NEW YORK ( TheStreet) -- One year ago, I revealed a list of seven companies -- Corning (GLW), Hess (HES), Rowan (RDC), Patterson-UTI (PTEN), Omega Protein (OME), Kelly Services (KELYA) and American Greetings, a company bought out in August -- that were trading below tangible book value per share.
That measure takes the more commonly used book value per share calculation (shareholders equity divided by shares outstanding), and strips out intangible assets such as goodwill, patents and trademarks. The theory here is that intangible assets can have little real value and may skew a company's true book value; it's simply a more conservative view of book value and is often used by the value crowd.
That group of companies has returned an average of 50% since that column ran, versus 28% for the S&P 500 and 38% for the Russell 2000. Rather than simply screening for companies trading below tangible book, the screen I use for this search includes several other criteria:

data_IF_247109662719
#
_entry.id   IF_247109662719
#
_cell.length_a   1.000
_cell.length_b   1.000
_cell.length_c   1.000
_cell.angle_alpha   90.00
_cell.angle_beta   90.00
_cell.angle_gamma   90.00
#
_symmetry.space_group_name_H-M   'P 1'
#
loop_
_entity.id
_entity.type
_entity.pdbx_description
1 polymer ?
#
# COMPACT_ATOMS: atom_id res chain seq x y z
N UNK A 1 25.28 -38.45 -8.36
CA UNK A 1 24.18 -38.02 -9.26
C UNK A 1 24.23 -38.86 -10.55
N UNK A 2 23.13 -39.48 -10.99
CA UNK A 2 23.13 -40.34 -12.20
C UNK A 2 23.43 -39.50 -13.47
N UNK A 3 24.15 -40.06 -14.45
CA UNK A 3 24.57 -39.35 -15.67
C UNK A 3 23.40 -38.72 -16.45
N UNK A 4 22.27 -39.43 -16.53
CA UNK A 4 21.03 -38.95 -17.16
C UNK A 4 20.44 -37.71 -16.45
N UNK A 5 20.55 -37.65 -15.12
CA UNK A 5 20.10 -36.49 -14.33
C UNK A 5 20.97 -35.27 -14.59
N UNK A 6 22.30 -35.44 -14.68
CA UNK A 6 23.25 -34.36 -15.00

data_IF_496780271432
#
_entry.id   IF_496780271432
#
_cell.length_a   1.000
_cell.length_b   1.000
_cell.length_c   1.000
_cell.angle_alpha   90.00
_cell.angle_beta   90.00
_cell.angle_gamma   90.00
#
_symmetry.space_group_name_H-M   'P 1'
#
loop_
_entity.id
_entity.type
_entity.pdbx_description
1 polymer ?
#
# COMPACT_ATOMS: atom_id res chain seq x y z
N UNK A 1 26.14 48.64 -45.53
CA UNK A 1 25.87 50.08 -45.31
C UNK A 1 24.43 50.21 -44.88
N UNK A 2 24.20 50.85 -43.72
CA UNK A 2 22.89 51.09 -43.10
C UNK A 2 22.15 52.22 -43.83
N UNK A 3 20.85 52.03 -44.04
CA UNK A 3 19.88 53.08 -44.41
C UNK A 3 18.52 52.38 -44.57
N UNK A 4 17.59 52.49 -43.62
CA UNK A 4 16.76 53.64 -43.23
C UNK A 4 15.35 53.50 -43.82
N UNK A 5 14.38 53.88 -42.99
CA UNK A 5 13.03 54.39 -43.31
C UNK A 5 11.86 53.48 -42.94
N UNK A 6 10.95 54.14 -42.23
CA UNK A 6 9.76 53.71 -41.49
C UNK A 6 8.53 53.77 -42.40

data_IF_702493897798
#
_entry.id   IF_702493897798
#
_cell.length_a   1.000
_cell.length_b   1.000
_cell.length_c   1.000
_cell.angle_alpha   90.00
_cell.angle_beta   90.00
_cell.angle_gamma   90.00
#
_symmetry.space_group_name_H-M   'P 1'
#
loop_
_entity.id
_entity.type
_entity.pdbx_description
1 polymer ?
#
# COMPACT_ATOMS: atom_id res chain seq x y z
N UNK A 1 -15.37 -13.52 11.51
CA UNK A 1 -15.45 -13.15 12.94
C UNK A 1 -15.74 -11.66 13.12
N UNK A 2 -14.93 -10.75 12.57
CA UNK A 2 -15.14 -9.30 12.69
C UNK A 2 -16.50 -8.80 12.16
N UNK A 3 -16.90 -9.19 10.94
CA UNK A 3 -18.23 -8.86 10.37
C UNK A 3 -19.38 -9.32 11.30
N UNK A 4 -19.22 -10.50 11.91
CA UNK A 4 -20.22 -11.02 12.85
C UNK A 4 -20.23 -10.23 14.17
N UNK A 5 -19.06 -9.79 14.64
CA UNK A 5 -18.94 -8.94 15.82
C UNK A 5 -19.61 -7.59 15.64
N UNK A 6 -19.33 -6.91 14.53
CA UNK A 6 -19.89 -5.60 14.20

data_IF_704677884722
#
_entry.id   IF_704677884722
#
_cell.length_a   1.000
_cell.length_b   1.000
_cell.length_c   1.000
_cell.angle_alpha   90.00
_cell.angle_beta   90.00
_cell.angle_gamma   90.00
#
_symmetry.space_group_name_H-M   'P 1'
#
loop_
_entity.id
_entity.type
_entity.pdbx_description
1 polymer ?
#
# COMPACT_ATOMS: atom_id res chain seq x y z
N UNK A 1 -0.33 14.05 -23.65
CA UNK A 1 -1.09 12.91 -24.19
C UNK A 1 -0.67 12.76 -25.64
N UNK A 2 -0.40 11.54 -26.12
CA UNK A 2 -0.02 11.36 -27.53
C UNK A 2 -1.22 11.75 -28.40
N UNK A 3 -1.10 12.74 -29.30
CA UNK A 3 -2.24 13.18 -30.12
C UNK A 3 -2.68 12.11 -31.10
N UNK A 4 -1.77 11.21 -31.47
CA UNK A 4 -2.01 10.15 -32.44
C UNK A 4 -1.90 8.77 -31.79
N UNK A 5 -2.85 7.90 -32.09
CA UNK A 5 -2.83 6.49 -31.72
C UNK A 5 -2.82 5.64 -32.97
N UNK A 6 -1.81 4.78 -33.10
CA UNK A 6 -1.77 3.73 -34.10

- No financial companies
- Long-term debt to equity less than 50%
- Companies must be profitable on a trailing 12-month basis
- Minimum market cap $100 million
While I am pleased with the results of this screen, I know they occurred in an up market, and the real test is performance when the markets are pulling back. The theory is that tangible book value can create a potential floor value in a stock price; that the price should not deviate too far below tangible book value. Of course, companies in distress can and will deviate from that theory.In order to avoid such situations, I have included a couple of criteria in my screen -- profitability on a trailing 12-month basis, and debt to equity ratio below 50% -- that should help guard against the inclusion of troubled companies. Despite the run-ups in stock prices, the six remaining publicly traded companies now trade at an average of 1.23 times tangible book value per share, still on the low side. Rowan is the only remaining company trading below tangible book value.